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CSCW Evaluation Techniques . Presented by: Christopher Edwards. Overview of Presentation. Evaluation Techniques Understanding Ethnography Using Ethnography in CSCW Understanding Ethnomethodology Ethnomethodology and CSCW Technomethodology Conclusion. Evaluation Overview.

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CSCW Evaluation Techniques


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    1. CSCW Evaluation Techniques Presented by: Christopher Edwards

    2. Overview of Presentation • Evaluation Techniques • Understanding Ethnography • Using Ethnography in CSCW • Understanding Ethnomethodology • Ethnomethodology and CSCW • Technomethodology • Conclusion

    3. Evaluation Overview • Olson and Olson. • What are we Evaluating? • Evaluations Techniques… • Internal/External Validity • Conclusion

    4. Characteristics of Groups • Individuals Differ in: • Skills • Ability • Knowledge • Personalities • Motivations • Agendas

    5. Characteristics of Organizations • System comprised of people and technology • Social Technology • Physical Technology • Comprised of multiple actors • Dependency on Communication • Information Processing Entities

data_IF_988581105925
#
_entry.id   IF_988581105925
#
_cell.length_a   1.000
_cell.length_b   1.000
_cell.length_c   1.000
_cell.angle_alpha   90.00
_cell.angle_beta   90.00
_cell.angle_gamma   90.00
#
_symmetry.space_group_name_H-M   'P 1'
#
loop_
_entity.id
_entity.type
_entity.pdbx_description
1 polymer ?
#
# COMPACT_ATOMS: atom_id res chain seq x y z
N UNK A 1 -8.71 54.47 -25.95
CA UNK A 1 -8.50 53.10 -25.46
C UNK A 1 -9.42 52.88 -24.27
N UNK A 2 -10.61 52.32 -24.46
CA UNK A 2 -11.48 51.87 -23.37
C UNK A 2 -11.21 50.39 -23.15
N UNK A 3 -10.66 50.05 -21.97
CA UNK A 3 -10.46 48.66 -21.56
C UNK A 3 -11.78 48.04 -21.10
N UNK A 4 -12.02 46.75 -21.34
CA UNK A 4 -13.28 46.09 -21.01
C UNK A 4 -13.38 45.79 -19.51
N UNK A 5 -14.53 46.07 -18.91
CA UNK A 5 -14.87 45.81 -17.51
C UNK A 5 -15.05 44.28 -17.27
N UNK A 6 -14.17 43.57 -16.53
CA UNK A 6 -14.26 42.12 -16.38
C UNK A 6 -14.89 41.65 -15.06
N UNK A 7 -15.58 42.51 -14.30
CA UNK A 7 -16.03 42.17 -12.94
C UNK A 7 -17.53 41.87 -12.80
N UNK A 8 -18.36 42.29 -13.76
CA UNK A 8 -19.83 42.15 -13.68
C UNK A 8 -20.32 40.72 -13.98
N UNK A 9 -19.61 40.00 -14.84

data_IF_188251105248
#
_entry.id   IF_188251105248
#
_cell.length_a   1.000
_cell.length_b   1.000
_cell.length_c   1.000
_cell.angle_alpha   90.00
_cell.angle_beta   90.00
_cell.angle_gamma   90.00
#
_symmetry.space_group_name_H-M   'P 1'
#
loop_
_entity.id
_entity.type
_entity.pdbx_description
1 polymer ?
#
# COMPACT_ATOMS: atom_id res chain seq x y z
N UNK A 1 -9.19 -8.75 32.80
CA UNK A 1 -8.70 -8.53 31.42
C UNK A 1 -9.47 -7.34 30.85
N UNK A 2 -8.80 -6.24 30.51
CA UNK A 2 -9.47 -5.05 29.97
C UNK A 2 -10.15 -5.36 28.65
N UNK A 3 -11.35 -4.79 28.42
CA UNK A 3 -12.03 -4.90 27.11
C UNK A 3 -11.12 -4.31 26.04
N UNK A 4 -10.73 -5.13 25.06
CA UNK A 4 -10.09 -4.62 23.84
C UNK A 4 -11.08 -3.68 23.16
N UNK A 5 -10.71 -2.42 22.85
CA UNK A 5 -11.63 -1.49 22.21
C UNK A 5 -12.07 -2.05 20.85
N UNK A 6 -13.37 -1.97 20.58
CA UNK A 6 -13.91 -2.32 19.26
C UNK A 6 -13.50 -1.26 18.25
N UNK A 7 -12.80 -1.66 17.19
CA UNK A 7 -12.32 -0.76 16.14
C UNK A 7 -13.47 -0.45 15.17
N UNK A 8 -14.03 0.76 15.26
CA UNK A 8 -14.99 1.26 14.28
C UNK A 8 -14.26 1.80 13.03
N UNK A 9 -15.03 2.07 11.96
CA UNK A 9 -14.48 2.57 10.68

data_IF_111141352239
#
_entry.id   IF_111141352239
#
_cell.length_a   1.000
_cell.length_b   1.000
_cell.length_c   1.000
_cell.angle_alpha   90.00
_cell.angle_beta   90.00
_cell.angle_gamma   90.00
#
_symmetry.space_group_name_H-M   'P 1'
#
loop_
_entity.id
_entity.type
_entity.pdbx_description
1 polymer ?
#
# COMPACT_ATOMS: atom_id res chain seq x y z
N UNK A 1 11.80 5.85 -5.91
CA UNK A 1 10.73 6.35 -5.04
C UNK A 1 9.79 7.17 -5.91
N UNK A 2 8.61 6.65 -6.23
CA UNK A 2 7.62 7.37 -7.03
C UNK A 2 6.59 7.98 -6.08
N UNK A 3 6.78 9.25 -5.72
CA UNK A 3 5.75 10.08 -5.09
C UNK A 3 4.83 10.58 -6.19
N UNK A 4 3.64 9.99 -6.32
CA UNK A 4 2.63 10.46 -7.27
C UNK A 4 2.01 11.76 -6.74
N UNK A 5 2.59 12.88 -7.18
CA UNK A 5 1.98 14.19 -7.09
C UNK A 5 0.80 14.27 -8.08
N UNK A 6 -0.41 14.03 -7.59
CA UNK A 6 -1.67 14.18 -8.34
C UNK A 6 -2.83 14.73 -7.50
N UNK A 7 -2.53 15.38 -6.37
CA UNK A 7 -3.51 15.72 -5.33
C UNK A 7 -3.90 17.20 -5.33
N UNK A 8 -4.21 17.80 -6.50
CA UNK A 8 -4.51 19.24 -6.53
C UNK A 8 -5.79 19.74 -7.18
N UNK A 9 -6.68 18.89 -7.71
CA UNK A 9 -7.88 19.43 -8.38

6. Characteristics of Task • Tasks involve different types of material • Physical, Digital or Ethereal • Ease or Difficulty of Task • Differ on Core Activity • Subtasks – Tightly Coupled/Loosely coupled

    7. Characteristics of Environment • Physical Environment • Distance between Group members • CSCW technologies designed to overcome • Contextual Time • When in the day the interaction occurs • Effects on Distant Group member

    8. Characteristics of Technology • Increasingly Varied • Technologies to Support Conversation • Auditory/Visual • Back channels/gestures • Technologies to Support Shared Work • Objects that support work • Fit of Tool to Material

    9. Process • Technology Deployment • How and Why • Process Analysis • Why outcomes were affected • Progress of Task • Communication process • Examined through time scales

    10. Outcomes • The initial outcome of using technology • Quality of work • Measure outcomes at every level • Group Outcome • Organizational Productivity

    11. Conceptual Framework for CSCW Studies Group Organization Process Outcomes Task Environment Technology

    12. Tools used to evaluate CSCW technologies

    13. The Survey • Set of questions • Fixed Alternatives • Statistically Analyzed • Wording of questions problematic

    14. Interview • Structure of interview • Formal and structured • Unstructured • Analysis can be complicated

    15. Experimental • Controlled Setting • Specific Task • Conditions • Assignment of Participants • Useful for making inferences about causality

    16. Case Study • Examines a single or small number of cases • Exploratory research

    17. Ethnography • Method adopted from Anthropology • Describing Culture • Used originally to describe other cultures • Misunderstood method

    18. Many other Methods • Diaries • Analytic Field Studies • Quasi Experimental • Longitudinal Studies • Historical Studies